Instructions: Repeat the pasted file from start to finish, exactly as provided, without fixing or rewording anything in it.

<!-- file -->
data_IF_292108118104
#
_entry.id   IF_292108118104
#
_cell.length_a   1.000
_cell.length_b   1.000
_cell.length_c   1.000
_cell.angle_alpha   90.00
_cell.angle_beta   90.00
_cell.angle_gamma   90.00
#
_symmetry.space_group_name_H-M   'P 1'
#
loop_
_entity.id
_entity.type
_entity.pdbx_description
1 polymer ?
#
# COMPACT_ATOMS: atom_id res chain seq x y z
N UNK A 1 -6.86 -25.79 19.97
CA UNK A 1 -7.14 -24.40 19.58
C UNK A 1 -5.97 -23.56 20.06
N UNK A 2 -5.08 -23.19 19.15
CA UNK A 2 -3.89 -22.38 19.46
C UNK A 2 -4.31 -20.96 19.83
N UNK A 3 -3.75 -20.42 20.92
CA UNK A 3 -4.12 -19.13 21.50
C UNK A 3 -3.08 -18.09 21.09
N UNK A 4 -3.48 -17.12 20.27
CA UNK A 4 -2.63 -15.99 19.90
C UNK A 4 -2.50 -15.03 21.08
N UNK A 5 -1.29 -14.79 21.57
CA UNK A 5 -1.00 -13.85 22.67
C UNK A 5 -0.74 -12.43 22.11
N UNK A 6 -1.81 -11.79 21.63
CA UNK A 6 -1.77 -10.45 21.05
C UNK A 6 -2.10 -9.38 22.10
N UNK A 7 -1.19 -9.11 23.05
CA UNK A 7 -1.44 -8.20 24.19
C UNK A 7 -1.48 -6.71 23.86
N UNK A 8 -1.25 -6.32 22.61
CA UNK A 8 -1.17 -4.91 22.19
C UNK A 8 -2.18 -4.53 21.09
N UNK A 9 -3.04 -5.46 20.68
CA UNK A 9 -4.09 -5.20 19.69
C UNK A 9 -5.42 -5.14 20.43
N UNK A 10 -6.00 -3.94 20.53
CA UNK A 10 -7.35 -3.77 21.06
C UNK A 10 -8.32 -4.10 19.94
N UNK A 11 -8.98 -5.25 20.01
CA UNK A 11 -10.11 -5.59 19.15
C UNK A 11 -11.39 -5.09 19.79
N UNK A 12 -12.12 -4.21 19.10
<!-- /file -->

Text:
data_IF_292108118104
#
_entry.id   IF_292108118104
#
_cell.length_a   1.000
_cell.length_b   1.000
_cell.length_c   1.000
_cell.angle_alpha   90.00
_cell.angle_beta   90.00
_cell.angle_gamma   90.00
#
_symmetry.space_group_name_H-M   'P 1'
#
loop_
_entity.id
_entity.type
_entity.pdbx_description
1 polymer ?
#
# COMPACT_ATOMS: atom_id res chain seq x y z
N UNK A 1 -6.86 -25.79 19.97
CA UNK A 1 -7.14 -24.40 19.58
C UNK A 1 -5.97 -23.56 20.06
N UNK A 2 -5.08 -23.19 19.15
CA UNK A 2 -3.89 -22.38 19.46
C UNK A 2 -4.31 -20.96 19.83
N UNK A 3 -3.75 -20.42 20.92
CA UNK A 3 -4.12 -19.13 21.50
C UNK A 3 -3.08 -18.09 21.09
N UNK A 4 -3.48 -17.12 20.27
CA UNK A 4 -2.63 -15.99 19.90
C UNK A 4 -2.50 -15.03 21.08
N UNK A 5 -1.29 -14.79 21.57
CA UNK A 5 -1.00 -13.85 22.67
C UNK A 5 -0.74 -12.43 22.11
N UNK A 6 -1.81 -11.79 21.63
CA UNK A 6 -1.77 -10.45 21.05
C UNK A 6 -2.10 -9.38 22.10
N UNK A 7 -1.19 -9.11 23.05
CA UNK A 7 -1.44 -8.20 24.19
C UNK A 7 -1.48 -6.71 23.86
N UNK A 8 -1.25 -6.32 22.61
CA UNK A 8 -1.17 -4.91 22.19
C UNK A 8 -2.18 -4.53 21.09
N UNK A 9 -3.04 -5.46 20.68
CA UNK A 9 -4.09 -5.20 19.69
C UNK A 9 -5.42 -5.14 20.43
N UNK A 10 -6.00 -3.94 20.53
CA UNK A 10 -7.35 -3.77 21.06
C UNK A 10 -8.32 -4.10 19.94
N UNK A 11 -8.98 -5.25 20.01
CA UNK A 11 -10.11 -5.59 19.15
C UNK A 11 -11.39 -5.09 19.79
N UNK A 12 -12.12 -4.21 19.10